Building on the lessons learnt since 2014 and detailed consultations since April this year, the Commission has today decided on a series of measures to further strengthen the rule of law in Europe. Over the past five years, the European Commission has had to deal with a series of challenges to the rule of law in the European Union. The European project relies on constant respect of the rule of law. This is a prerequisite for citizens to enjoy their rights under EU law and for mutual trust among Member States. A Eurobarometer public opinion survey released today shows that more than 80% of citizens attach great importance to respect of the rule of law, and feel that it needs to be improved. 89% of citizens support the need for the rule of law to be respected in all other EU Member States.
First Vice-President Frans Timmermans said today: “The European Court of Justice has recently reaffirmed that the rule of law is essential for the functioning of the EU. Its importance is also recognised by an overwhelming majority of EU citizens. However, it has come under attack in several ways in the past five years. The European Commission has been fighting hard to resist these attacks with the tools available to us, and will continue to do so. Today we have decided to further strengthen our toolbox, to promote, protect and enforce the rule of law."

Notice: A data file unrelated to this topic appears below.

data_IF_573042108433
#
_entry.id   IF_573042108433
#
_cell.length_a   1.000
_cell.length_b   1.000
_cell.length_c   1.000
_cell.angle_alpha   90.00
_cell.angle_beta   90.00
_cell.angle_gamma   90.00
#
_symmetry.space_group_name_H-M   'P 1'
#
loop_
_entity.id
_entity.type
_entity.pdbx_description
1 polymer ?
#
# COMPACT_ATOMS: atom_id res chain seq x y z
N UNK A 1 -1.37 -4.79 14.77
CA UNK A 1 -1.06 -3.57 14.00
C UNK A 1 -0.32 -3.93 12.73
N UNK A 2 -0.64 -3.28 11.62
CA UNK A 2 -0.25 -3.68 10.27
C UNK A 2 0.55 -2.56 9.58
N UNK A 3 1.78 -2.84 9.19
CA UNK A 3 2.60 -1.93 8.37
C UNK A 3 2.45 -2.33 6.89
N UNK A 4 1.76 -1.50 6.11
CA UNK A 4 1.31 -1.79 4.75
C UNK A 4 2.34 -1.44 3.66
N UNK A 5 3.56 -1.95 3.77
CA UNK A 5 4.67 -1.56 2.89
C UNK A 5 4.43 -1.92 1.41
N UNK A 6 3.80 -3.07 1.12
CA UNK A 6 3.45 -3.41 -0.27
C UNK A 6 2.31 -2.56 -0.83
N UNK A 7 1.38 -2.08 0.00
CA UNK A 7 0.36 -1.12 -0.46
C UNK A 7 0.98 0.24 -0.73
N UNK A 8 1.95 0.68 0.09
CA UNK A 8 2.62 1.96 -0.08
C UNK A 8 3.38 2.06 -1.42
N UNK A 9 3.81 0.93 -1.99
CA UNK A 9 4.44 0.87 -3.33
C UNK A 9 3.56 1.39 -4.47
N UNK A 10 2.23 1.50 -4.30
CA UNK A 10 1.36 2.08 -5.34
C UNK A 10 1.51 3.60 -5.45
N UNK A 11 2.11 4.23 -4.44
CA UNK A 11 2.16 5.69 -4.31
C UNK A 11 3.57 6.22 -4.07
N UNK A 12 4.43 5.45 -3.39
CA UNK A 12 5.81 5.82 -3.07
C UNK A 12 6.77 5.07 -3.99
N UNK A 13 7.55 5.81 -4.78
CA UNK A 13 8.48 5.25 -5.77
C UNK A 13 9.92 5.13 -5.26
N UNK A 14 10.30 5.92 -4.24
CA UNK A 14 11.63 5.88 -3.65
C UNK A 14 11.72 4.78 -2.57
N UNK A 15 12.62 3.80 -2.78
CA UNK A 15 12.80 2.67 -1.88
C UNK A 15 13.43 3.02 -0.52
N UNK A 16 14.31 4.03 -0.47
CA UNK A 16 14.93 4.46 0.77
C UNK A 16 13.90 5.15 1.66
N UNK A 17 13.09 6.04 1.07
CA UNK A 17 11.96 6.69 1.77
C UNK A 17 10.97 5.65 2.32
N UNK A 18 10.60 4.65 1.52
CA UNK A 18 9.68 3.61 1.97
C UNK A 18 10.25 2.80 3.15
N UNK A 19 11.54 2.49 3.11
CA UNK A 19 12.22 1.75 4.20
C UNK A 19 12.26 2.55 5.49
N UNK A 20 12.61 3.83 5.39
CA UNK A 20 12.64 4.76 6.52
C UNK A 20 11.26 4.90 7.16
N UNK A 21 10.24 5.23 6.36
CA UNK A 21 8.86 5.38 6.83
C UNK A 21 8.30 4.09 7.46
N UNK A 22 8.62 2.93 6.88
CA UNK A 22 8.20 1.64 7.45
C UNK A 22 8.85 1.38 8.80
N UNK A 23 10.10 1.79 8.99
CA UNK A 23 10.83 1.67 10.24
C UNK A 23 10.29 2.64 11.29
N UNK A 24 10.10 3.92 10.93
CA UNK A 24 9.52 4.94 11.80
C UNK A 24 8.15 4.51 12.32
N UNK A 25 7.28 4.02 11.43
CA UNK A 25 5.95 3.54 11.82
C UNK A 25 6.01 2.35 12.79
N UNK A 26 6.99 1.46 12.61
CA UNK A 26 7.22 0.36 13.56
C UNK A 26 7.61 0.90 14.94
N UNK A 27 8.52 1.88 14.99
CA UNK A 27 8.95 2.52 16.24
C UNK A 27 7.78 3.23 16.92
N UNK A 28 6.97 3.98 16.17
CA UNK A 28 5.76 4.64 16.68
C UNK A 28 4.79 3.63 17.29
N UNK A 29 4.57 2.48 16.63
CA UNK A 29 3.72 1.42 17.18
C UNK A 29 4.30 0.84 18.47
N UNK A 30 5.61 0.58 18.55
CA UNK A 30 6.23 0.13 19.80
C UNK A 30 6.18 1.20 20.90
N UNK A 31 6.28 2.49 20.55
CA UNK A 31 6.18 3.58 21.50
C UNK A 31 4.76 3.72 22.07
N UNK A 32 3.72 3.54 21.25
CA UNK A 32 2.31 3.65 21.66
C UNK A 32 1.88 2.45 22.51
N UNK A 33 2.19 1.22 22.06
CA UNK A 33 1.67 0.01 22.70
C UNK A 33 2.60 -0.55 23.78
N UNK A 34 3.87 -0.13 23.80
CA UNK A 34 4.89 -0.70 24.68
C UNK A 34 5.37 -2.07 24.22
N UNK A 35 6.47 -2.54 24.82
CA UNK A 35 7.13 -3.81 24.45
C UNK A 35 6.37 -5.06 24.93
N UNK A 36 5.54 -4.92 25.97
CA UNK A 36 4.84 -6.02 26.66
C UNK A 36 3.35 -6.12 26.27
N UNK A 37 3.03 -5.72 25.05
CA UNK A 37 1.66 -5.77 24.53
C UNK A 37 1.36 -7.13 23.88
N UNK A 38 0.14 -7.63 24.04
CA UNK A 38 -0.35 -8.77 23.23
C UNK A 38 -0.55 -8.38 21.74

The Commission is today setting out concrete initiatives grouped around 3 pillars: promoting a rule of law culture; preventing rule of law problems; and responding effectively to breaches of the rule of law. As guardian of the Treaties, the European Commission has a unique role. However, all Union institutions and Member States are responsible for guaranteeing the respect of the rule of law as a fundamental value of our Union. Beyond that, an effective response also requires the support of civil society. The Commission is also calling on all to act.
To promote a common rule of law culture across Europe, the Commission will follow up on the idea of a dedicated annual event for dialogue with civil society. It will make full use of funding possibilities to empower stakeholders, including civil society, to promote the rule of law, and set up a dedicated communication strategy on the rule of law. The Commission will strengthen cooperation with the Council of Europe and other international organisations, as well as with judicial networks and national parliaments. The Commission calls on the European Parliament, the Council and Member States to engage fully in this process.
To prevent rule of law problems from emerging, the Commission has decided to set up a Rule of Law Review Cycle, including an annual Rule of Law Report covering all EU Member States. This additional system will assist early detection of emerging rule of law problems wherever they appear. The Commission will deepen its monitoring of rule of law developments and invite all Member States to engage in a mutual exchange of information and dialogue, including through a network of national contact persons. There should be a dedicated follow-up on the annual report with the Parliament and the Council. The Commission will also further develop the EU Justice Scoreboard and strengthen the dialogue with other EU institutions, Member States, European political parties and stakeholders.